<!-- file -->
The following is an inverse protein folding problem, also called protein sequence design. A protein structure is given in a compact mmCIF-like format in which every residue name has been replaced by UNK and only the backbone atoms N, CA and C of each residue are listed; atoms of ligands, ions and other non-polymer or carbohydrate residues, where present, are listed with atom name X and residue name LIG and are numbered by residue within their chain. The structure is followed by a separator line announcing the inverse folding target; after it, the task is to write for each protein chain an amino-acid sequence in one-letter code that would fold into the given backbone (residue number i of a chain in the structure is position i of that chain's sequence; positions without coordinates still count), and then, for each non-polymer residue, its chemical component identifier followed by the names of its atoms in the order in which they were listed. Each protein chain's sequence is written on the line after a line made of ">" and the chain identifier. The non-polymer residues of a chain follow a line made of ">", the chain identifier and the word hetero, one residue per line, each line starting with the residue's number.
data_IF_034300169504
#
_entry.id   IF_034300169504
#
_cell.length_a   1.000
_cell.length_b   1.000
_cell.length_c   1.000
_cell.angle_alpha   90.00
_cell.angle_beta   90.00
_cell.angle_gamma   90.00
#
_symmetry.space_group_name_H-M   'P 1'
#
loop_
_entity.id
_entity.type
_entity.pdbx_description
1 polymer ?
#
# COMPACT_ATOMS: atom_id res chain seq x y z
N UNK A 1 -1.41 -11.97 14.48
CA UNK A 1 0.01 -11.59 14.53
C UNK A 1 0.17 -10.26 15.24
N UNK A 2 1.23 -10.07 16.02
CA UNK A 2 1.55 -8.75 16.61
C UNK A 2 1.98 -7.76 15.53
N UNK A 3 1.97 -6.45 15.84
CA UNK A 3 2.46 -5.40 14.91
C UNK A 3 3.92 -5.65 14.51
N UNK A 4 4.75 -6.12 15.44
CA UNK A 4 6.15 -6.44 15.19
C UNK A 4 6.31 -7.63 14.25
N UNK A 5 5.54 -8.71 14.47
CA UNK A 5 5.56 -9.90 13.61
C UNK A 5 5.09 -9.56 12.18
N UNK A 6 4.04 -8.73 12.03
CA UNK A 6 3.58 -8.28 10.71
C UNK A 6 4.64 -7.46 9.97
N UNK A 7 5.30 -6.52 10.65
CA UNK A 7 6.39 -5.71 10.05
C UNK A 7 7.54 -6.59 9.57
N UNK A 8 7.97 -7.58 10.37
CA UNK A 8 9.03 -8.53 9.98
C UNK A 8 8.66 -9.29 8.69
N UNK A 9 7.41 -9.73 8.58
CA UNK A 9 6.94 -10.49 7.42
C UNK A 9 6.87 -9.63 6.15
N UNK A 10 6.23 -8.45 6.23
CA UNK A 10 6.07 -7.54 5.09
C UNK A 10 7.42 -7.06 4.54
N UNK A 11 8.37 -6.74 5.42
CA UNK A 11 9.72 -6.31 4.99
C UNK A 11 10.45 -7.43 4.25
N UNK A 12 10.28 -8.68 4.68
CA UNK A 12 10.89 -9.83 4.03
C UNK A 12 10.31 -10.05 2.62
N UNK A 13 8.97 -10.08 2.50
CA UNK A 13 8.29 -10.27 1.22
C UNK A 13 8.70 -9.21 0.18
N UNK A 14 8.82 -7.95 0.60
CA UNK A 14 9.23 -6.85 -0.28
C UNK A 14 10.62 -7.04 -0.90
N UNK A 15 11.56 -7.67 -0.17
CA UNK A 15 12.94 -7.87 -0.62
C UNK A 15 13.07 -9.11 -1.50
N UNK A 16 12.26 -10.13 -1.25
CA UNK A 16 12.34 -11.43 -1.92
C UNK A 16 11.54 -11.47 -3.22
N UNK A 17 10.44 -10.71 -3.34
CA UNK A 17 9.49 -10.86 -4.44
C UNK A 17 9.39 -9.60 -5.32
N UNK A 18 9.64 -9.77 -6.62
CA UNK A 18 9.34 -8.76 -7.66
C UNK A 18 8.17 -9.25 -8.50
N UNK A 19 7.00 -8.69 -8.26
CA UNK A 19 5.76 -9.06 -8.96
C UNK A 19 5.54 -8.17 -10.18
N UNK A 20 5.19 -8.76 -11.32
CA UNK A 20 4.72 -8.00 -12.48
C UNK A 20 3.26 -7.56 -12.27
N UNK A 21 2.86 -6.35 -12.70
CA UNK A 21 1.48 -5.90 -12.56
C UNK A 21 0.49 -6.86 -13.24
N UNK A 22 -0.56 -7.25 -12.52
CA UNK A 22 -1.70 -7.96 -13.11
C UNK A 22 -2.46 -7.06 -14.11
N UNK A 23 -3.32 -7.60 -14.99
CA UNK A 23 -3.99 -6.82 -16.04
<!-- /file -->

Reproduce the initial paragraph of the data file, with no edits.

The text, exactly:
The following is an inverse protein folding problem, also called protein sequence design. A protein structure is given in a compact mmCIF-like format in which every residue name has been replaced by UNK and only the backbone atoms N, CA and C of each residue are listed; atoms of ligands, ions and other non-polymer or carbohydrate residues, where present, are listed with atom name X and residue name LIG and are numbered by residue within their chain. The structure is followed by a separator line announcing the inverse folding target; after it, the task is to write for each protein chain an amino-acid sequence in one-letter code that would fold into the given backbone (residue number i of a chain in the structure is position i of that chain's sequence; positions without coordinates still count), and then, for each non-polymer residue, its chemical component identifier followed by the names of its atoms in the order in which they were listed. Each protein chain's sequence is written on the line after a line made of ">" and the chain identifier. The non-polymer residues of a chain follow a line made of ">", the chain identifier and the word hetero, one residue per line, each line starting with the residue's number.